Research

How to get your research published

Tuesday, 31 Mar 2015


The editors of Thorax and Respirology  have given delegates some sage advice on how to get research published.

Speaking to a packed breakfast session this morning Andrew Bush and Peter Eastwood set out what they think are the most important rules to follow in order to give your research the chance to see the light of day.

With Thorax only accepting 5-10% of the papers it receives its not surprising that delegates were listening to every word the editors said.

Here’s our summary of their tips for publication success:

Getting started

Are you excited about your topic? If you’re not, guaranteed no one else will be!

Choosing who to submit to:

  • Go for gold! — aim high and then work your way down.
  • Impact factor is important but the number of citations a journal gets is really important too
  • Does your paper fit the journal? (e.g NEJM doesn’t publish animal studies)
  • Tailor your paper to the style of the journal you are submitting it to. “There’s nothing more off putting than seeing a paper that’s been written in the style of another journal,” says Bush.
  • Remember journals have a regional focus

The nuts and bolts

  • Have pride in your writing skills as much as your scientific skills
  • Be concise – extra verbiage is a waste of time (and money for the journal).
  • Your abstract is your shop window — don’t pack it with information!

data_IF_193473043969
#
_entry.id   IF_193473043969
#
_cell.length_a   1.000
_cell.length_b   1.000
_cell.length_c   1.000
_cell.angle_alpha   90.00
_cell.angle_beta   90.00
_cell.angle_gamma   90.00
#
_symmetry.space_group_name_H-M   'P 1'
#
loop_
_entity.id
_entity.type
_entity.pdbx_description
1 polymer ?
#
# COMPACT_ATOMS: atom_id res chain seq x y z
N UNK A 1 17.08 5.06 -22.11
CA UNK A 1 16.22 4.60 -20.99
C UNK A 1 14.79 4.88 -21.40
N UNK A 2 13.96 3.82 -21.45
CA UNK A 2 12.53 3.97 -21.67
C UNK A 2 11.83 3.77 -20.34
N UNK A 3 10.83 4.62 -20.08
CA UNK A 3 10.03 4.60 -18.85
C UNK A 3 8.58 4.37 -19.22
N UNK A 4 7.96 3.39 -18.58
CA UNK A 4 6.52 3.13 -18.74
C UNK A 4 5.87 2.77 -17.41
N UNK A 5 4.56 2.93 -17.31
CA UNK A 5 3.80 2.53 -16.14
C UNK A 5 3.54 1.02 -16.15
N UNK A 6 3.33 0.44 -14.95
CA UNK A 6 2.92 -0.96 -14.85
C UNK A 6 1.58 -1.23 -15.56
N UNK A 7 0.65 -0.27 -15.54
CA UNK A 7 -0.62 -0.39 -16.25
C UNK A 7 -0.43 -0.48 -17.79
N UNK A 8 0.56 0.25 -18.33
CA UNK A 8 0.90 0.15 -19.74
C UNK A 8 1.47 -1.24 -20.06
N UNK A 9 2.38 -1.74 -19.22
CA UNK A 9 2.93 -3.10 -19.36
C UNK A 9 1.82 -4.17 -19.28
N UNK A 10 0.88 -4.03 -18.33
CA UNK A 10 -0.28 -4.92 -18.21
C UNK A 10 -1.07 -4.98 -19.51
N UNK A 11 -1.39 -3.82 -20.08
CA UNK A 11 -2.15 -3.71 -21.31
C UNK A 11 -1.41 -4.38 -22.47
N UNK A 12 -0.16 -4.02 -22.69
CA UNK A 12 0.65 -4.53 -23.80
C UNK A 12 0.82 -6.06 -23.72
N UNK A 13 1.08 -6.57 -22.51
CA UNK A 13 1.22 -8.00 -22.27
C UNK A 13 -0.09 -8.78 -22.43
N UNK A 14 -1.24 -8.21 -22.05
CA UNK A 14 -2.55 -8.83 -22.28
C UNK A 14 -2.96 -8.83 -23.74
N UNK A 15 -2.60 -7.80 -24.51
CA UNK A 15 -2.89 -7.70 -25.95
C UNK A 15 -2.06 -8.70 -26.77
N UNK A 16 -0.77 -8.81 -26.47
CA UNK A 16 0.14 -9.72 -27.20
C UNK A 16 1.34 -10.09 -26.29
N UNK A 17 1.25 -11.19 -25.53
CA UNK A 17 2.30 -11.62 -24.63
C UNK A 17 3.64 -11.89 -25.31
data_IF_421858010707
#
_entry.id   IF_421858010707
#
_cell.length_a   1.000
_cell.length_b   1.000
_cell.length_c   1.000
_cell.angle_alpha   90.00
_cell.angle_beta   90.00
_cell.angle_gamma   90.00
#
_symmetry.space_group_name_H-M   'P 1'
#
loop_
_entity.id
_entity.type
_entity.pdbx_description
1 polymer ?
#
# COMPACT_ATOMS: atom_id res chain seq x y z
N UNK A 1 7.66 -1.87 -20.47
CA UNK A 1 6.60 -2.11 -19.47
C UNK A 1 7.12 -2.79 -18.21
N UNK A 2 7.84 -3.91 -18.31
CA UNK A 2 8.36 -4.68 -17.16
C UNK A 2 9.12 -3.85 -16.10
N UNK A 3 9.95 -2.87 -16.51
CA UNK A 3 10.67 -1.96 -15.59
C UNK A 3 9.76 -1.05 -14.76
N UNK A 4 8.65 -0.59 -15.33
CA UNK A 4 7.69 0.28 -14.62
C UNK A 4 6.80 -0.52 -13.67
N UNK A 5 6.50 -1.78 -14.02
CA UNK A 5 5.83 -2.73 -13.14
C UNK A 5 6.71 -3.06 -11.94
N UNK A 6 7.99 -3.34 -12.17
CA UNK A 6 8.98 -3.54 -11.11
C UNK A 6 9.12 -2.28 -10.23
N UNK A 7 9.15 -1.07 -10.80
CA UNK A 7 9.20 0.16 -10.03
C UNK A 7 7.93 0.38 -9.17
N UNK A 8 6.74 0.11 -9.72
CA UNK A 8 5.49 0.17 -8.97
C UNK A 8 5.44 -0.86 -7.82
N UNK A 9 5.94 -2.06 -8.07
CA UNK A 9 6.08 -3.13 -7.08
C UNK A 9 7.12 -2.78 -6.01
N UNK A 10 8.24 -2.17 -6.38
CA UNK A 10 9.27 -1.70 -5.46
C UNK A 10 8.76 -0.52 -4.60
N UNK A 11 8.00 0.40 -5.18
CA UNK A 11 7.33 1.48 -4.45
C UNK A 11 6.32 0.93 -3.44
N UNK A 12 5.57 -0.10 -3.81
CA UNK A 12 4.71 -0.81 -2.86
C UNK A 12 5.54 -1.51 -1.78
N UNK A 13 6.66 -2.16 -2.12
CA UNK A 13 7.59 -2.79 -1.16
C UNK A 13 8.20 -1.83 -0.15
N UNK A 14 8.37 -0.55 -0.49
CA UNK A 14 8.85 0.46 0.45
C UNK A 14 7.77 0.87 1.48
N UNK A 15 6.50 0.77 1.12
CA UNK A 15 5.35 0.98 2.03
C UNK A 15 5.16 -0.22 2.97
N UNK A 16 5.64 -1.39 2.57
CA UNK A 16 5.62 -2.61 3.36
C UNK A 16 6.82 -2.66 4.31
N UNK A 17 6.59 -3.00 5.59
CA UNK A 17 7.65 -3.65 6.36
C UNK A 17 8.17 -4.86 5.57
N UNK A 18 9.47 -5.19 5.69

• If you can, generate a hypothesis up front
  • Don’t present new data in your discussion, the results section is the place for that.
  • Keep acknowledgements as succinct as you can
  • Follow journal guidelines for references
  • Figure legends — figures need to stand on their own.
  • Limit the number of authors — only people who have contributed to the paper can be an author.
  • Association is not the same as causation!
  • All papers get put through plagiarism software so make sure you haven’t inadvertently left paragraphs in that you meant to paraphrase.
  • If you missed the primary endpoint then your trial is negative — don’t try to make them significant because it is not going to work, says Bush. “My girlfriend is slightly pregnant” just doesn’t cut it.

Getting to the review stage

  • Make it easy for the reviewer — most are doing it in their spare time!
  • Say that you appreciate the reviewers comments, even if you don’t!
  • Respond in a timely fashion, address each comment and don’t be afraid to disagree (editors do make mistakes!)
  • Use track changes to show how you’ve addressed the comments

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